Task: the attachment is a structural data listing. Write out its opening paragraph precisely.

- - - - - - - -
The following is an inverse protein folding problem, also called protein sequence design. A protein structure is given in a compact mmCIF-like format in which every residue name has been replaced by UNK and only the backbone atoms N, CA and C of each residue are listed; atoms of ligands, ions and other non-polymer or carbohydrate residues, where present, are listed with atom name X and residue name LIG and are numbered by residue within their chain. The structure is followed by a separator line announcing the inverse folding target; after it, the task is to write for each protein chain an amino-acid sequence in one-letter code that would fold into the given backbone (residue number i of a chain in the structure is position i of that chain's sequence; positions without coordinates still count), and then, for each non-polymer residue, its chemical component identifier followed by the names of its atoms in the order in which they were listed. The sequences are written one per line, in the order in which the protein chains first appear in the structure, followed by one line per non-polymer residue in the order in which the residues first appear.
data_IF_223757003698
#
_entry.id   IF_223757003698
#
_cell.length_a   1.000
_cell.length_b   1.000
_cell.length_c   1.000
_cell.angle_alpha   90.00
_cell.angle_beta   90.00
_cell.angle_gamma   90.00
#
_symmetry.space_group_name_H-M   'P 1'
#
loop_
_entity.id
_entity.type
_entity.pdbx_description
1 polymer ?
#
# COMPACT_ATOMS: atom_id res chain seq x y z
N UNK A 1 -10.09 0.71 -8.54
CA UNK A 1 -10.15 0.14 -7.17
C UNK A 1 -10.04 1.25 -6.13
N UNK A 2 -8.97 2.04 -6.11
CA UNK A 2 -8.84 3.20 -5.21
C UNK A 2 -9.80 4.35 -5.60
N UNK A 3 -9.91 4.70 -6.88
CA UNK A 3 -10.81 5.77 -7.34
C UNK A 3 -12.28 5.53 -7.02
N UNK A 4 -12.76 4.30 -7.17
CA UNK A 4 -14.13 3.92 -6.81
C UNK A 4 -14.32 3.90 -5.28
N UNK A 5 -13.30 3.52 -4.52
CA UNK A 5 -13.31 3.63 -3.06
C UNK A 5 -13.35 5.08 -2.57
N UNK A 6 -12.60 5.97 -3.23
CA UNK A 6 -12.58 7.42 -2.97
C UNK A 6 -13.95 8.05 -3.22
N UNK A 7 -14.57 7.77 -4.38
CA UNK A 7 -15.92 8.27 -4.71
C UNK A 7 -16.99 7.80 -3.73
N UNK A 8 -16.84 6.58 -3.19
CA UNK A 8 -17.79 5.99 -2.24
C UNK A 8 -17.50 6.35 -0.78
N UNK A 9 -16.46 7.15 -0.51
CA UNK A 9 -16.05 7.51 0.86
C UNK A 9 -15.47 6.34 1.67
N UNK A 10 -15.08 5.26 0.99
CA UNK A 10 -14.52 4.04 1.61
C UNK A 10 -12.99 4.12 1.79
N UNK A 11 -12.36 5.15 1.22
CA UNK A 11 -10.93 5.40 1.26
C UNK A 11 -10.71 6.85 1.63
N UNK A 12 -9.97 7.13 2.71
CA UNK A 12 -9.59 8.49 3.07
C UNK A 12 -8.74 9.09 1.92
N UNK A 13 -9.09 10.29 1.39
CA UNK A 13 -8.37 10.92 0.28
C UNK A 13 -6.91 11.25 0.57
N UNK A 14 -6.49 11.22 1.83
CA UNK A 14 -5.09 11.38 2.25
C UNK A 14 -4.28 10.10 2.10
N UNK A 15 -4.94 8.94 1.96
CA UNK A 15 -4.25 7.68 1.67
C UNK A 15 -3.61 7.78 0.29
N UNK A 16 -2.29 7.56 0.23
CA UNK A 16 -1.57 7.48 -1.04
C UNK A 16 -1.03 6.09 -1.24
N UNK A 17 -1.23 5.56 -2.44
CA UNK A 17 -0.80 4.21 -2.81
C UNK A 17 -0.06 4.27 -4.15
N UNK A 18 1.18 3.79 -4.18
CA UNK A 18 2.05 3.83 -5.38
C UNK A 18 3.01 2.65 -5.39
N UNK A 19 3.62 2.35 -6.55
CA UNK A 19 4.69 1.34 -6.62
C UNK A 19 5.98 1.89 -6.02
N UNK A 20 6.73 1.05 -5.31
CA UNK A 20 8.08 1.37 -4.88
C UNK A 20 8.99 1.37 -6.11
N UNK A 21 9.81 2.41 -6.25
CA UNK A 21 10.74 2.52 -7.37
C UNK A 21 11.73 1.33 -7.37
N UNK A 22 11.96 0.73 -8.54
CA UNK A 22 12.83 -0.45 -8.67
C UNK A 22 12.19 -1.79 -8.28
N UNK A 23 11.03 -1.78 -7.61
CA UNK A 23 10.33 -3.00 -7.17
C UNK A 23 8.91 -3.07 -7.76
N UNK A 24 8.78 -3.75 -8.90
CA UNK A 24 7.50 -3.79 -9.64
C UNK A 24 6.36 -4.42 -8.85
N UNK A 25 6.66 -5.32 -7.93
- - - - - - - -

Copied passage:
The following is an inverse protein folding problem, also called protein sequence design. A protein structure is given in a compact mmCIF-like format in which every residue name has been replaced by UNK and only the backbone atoms N, CA and C of each residue are listed; atoms of ligands, ions and other non-polymer or carbohydrate residues, where present, are listed with atom name X and residue name LIG and are numbered by residue within their chain. The structure is followed by a separator line announcing the inverse folding target; after it, the task is to write for each protein chain an amino-acid sequence in one-letter code that would fold into the given backbone (residue number i of a chain in the structure is position i of that chain's sequence; positions without coordinates still count), and then, for each non-polymer residue, its chemical component identifier followed by the names of its atoms in the order in which they were listed. The sequences are written one per line, in the order in which the protein chains first appear in the structure, followed by one line per non-polymer residue in the order in which the residues first appear.